When Thiruvananthapuram natives Hridya and Gautham decided to get married, they thought of getting a present for each guest who attended their special day. While surfing for something unique and beautiful, Hridya’s eyes caught on an Instagram page called Aamiz Plantaz, which sold green gifts– plants in ceramic pots with jute wrapping. The couple and all the guests loved these little presents which adorn their homes today.
Aamiz Plantaz is a store by Retna Bai, a retired lower primary school teacher from Venganoor. She was fond of plants and had a home garden with flowers. Her daughters Syama R and Salini R suggested starting a business using her plant collection – after Retna Bai retired.
Syama, an assistant professor, helped her mother start Facebook and Instagram pages. Salini, a forensic surgeon, also joined to get the ball rolling. It was during the first lockdown in 2020 that entrepreneurship came into force.
“We focus more on indoor plants, and during the lockdown, there was a great market for it. People were staying at home and trying to make their spaces prettier. Thus, the business prospered more than expected,” says 62-year-old Retna to The Better India.
The mother-daughters trio attended some exhibitions in the upcoming months, which paved the way to opening a store in YMR Junction, Thiruvananthapuram. In March 2021, Aamiz Plantaz began its sales in a complex with other women entrepreneurs of the town. “The place, Woman & Home, now has seven stores selling various products like clothing and jewellery, managed by women. We are like a team, and even if one person is away for a day or two, others will manage the respective stores,” Retna gushes.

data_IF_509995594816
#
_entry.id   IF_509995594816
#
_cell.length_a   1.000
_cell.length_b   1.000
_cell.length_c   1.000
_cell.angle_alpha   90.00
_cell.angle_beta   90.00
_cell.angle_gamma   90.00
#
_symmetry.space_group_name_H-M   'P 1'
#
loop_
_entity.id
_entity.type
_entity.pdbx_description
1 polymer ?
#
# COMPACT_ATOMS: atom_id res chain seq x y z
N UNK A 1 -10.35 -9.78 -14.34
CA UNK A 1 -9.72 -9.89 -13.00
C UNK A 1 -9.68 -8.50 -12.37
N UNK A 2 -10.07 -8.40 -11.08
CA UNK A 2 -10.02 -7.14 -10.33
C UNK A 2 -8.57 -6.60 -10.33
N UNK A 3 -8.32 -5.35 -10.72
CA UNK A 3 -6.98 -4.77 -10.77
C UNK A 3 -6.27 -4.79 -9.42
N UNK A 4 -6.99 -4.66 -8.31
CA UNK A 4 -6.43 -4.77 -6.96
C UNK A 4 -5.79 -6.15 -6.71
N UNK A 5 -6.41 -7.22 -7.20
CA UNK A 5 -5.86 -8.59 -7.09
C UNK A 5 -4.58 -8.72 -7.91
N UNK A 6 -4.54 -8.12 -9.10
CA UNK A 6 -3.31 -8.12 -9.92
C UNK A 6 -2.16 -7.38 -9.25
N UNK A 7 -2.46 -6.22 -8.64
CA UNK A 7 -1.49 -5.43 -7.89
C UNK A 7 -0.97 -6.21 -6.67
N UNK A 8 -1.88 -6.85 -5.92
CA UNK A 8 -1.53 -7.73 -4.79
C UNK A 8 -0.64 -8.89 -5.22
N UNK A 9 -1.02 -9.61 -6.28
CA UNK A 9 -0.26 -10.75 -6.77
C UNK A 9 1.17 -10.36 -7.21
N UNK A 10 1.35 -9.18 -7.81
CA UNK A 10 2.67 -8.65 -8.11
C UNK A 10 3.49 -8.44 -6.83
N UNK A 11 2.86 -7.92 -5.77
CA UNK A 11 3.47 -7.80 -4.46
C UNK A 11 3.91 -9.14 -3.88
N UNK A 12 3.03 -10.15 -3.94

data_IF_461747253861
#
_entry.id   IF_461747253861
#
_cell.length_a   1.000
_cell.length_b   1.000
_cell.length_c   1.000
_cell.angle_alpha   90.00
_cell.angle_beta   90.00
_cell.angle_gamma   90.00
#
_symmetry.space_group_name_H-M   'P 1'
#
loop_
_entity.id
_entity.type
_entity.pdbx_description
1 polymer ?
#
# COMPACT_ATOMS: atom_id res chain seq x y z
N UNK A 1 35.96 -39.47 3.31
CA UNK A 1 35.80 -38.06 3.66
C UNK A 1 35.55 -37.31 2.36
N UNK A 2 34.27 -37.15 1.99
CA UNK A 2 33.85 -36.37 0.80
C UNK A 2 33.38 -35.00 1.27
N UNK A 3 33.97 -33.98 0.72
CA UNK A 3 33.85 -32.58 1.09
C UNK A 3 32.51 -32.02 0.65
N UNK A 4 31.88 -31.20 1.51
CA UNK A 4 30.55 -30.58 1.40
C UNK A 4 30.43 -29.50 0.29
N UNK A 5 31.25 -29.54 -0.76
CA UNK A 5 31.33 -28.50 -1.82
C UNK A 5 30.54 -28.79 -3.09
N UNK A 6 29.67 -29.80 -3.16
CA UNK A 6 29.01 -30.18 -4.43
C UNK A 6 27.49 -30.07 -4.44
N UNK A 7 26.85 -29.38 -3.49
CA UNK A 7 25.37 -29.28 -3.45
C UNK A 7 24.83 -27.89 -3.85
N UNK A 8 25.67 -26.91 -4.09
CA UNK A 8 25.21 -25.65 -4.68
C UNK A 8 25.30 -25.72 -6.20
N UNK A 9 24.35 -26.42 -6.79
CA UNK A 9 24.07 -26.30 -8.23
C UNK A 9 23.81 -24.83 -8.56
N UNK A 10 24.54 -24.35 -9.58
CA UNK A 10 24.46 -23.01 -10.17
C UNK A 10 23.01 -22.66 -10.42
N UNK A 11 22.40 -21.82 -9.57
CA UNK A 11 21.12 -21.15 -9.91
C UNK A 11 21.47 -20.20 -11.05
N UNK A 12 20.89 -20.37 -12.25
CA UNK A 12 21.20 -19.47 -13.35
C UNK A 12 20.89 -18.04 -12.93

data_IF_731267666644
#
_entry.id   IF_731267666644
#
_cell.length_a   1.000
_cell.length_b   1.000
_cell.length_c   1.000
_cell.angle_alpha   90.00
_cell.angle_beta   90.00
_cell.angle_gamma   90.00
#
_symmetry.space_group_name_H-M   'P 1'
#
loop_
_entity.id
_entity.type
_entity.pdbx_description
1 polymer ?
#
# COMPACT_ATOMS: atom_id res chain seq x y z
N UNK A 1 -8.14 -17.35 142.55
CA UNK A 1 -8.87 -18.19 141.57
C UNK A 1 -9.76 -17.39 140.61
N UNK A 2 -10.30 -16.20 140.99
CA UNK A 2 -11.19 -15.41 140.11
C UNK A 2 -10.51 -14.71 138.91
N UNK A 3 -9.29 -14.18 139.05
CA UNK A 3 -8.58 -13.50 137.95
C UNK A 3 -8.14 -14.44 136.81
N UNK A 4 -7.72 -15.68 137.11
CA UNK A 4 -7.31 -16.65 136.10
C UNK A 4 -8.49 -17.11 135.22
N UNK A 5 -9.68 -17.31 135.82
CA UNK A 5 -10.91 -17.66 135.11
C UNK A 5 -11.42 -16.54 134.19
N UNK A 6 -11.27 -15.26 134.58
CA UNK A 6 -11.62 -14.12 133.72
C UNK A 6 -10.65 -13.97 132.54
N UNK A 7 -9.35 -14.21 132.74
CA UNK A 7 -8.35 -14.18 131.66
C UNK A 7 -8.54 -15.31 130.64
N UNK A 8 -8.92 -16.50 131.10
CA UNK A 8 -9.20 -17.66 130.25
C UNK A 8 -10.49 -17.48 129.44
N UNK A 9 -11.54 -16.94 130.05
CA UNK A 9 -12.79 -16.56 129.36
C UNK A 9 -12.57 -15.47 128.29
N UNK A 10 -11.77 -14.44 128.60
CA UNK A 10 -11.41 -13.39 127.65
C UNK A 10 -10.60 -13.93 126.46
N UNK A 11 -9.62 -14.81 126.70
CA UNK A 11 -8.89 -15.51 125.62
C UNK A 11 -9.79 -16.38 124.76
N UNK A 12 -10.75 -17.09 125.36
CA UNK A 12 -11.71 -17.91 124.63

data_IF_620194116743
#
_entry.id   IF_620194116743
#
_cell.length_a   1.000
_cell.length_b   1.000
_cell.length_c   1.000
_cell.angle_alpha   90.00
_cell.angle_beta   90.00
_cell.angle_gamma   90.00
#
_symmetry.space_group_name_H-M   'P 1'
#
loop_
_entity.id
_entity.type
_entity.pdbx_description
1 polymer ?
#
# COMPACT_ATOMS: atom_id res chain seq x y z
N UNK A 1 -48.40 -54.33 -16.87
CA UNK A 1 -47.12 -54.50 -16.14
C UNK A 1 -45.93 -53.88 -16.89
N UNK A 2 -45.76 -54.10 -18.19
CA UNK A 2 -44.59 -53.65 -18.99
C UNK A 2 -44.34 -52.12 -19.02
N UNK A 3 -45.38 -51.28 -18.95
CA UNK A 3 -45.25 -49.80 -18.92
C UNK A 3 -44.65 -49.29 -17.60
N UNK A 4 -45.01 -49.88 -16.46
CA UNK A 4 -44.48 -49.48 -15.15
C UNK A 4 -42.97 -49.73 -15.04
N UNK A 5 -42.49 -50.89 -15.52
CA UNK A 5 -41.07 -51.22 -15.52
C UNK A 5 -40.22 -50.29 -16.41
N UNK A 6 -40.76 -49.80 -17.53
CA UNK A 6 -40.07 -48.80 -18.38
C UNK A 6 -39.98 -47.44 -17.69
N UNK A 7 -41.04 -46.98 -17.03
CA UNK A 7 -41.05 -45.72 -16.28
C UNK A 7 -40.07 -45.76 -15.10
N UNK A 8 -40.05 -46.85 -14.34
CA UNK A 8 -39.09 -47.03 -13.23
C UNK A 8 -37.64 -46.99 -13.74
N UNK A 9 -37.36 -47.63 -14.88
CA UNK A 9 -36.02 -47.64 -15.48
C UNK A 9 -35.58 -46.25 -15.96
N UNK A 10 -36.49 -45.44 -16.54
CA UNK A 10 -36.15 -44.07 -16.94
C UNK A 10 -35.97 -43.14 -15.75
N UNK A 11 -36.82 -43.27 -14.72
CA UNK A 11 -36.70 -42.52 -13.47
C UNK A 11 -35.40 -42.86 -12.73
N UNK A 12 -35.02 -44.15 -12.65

Aamiz Plantaz has a wide collection of indoor plants grown in Retna’s house. There are several varieties of succulents, cacti, zamioculcas (ZZ), and araceae. In addition to these, ceramic pots of all shapes and sizes are available. “We sell plants in ceramic pots only, to promote sustainability. Also, we take extra care to make eco-friendly packaging using jute and clothes,” explains Syama, the younger daughter.
Even though the online store was set up with the help of her daughters, the store is now managed by Retna alone. It is open on all days except Tuesday from 9 am to 7 pm. “I get assistance from my daughters, son-in-law and fellow women entrepreneurs, but mostly, it’s run by myself. They help me in collecting plants and pots. The plants are gathered both locally and from gardens. Some pots are imported, and others are regionally available,” explains the sexagenarian.
“We have always seen amma (mother) being creative with anything she finds. Her home garden is always our favourite place to chill even though both of us no longer live in that house. We planned the whole entrepreneurial thing to engage her and take it as a method of relaxation,” shares Salini.
Retna agrees to Salini’s words because the business is now the best part of her life. At times, she is bothered by her husband’s illness, but Retna says that engaging in the store is a good way to let go of such difficult thoughts. “More than the profits, I value the joy of doing what I really love. Thanks to my daughters,” says the mother.
Retna is an example of the saying that age shouldn’t stop one from following their passion. On the other hand, her daughters show us how to take care of parents the right way by encouraging their mother to do what she loves.
Edited by Vinayak Hegde
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